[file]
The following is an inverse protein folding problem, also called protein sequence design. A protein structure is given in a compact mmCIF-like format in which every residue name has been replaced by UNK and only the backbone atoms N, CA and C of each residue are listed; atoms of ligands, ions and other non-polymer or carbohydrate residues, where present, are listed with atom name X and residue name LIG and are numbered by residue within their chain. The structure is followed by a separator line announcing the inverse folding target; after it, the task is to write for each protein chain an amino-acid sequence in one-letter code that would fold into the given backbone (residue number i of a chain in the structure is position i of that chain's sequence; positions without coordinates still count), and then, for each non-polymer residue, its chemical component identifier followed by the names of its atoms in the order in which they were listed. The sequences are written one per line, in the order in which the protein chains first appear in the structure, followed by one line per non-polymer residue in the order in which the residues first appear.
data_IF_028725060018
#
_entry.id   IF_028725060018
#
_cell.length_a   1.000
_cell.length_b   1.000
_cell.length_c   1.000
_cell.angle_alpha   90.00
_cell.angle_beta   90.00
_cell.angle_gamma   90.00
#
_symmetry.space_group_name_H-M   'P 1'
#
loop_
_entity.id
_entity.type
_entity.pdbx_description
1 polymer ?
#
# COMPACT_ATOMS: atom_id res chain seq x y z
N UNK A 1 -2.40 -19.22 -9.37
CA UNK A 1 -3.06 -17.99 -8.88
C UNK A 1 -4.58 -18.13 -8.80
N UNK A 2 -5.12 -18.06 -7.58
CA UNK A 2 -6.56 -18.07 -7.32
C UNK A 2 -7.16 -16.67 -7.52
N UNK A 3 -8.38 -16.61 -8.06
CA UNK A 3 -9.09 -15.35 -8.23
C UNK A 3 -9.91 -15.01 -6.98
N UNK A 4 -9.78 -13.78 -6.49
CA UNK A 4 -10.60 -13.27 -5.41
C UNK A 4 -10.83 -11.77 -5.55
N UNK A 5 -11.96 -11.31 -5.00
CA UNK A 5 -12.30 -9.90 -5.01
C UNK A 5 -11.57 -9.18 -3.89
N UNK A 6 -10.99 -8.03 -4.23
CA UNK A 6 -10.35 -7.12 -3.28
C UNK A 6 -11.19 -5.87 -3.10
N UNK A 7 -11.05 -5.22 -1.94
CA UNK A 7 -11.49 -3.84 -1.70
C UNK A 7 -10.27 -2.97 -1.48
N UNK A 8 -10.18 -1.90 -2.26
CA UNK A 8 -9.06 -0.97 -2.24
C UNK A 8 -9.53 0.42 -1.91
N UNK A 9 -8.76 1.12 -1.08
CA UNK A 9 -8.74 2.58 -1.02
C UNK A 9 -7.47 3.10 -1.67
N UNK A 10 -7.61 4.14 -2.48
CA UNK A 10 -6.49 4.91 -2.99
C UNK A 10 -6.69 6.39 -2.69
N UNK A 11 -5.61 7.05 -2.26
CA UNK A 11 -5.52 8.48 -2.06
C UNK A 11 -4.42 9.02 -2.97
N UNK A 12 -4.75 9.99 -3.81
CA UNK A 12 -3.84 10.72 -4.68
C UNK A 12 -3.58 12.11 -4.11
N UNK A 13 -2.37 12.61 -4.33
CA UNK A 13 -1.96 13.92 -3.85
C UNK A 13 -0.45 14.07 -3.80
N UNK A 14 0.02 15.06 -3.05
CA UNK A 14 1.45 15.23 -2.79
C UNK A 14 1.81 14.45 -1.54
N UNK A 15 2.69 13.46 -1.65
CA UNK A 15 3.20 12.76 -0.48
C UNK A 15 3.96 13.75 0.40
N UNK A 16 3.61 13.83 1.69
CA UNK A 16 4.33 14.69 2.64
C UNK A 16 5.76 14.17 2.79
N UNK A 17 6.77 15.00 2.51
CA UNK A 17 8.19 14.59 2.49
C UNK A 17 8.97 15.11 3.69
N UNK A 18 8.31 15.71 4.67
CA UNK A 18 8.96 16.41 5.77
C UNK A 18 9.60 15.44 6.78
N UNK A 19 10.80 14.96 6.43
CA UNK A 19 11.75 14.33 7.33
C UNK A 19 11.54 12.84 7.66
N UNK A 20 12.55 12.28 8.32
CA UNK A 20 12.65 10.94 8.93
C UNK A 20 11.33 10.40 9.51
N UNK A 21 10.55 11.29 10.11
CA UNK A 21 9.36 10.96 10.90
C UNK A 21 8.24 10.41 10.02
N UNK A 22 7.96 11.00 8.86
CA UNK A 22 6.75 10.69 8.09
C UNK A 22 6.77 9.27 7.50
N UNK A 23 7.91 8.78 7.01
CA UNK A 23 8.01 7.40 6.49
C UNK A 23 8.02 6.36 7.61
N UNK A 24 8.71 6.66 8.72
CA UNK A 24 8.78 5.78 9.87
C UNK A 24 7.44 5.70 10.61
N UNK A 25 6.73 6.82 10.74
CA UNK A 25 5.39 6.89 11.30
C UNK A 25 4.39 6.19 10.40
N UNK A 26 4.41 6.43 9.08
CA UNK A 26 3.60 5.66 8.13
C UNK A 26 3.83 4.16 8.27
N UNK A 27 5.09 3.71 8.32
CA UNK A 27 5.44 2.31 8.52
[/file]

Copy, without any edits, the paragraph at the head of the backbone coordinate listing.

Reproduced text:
The following is an inverse protein folding problem, also called protein sequence design. A protein structure is given in a compact mmCIF-like format in which every residue name has been replaced by UNK and only the backbone atoms N, CA and C of each residue are listed; atoms of ligands, ions and other non-polymer or carbohydrate residues, where present, are listed with atom name X and residue name LIG and are numbered by residue within their chain. The structure is followed by a separator line announcing the inverse folding target; after it, the task is to write for each protein chain an amino-acid sequence in one-letter code that would fold into the given backbone (residue number i of a chain in the structure is position i of that chain's sequence; positions without coordinates still count), and then, for each non-polymer residue, its chemical component identifier followed by the names of its atoms in the order in which they were listed. The sequences are written one per line, in the order in which the protein chains first appear in the structure, followed by one line per non-polymer residue in the order in which the residues first appear.